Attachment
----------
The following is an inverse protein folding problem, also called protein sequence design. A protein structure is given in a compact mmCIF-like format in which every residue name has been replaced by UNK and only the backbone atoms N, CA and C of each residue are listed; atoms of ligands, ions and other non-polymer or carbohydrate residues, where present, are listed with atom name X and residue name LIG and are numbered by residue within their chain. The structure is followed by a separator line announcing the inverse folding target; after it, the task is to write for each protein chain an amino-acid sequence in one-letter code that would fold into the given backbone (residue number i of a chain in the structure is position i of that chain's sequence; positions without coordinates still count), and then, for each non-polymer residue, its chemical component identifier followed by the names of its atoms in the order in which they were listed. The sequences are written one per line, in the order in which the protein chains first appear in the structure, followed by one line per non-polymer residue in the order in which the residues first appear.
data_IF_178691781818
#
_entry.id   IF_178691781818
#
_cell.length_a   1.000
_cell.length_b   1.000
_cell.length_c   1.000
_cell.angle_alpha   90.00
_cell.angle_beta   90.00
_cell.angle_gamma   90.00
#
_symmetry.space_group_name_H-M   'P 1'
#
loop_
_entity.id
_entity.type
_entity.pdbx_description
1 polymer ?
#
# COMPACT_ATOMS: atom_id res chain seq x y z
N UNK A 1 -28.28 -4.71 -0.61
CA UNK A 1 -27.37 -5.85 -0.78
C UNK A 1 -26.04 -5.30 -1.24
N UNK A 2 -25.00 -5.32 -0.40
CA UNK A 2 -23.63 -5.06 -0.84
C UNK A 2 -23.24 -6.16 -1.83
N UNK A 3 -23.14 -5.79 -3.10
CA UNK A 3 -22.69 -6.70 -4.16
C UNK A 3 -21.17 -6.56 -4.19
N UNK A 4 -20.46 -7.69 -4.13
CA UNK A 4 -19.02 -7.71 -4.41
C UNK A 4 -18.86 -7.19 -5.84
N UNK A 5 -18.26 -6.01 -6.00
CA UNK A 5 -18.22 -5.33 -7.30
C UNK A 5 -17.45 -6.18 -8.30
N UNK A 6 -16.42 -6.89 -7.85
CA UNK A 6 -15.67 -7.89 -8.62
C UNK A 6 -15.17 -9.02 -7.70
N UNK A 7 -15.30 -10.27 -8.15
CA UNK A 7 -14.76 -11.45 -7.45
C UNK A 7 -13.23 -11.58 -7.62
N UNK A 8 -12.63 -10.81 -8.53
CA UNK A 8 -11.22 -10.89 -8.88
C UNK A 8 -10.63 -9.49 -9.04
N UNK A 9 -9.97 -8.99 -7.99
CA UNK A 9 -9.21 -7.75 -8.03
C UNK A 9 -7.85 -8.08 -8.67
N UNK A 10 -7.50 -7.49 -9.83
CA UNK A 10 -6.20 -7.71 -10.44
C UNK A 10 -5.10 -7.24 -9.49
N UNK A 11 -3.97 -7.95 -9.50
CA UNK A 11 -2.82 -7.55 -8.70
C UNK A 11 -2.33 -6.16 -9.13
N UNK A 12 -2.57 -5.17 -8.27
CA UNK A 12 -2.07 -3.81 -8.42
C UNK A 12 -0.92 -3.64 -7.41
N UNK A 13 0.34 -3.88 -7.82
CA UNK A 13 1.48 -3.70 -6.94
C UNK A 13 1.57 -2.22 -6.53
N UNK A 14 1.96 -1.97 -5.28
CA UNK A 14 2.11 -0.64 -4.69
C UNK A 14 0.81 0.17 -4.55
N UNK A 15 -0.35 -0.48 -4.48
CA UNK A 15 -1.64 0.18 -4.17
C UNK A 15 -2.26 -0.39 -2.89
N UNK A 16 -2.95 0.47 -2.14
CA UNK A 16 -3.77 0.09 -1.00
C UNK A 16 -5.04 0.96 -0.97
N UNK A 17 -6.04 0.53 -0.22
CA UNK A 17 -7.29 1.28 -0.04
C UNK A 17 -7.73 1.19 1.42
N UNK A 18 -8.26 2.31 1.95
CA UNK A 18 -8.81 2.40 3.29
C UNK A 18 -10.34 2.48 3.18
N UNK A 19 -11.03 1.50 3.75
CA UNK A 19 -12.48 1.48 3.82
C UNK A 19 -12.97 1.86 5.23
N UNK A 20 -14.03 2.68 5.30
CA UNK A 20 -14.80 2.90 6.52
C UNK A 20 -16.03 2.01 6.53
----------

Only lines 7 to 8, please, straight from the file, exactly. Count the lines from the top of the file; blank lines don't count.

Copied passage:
_cell.length_b   1.000
_cell.length_c   1.000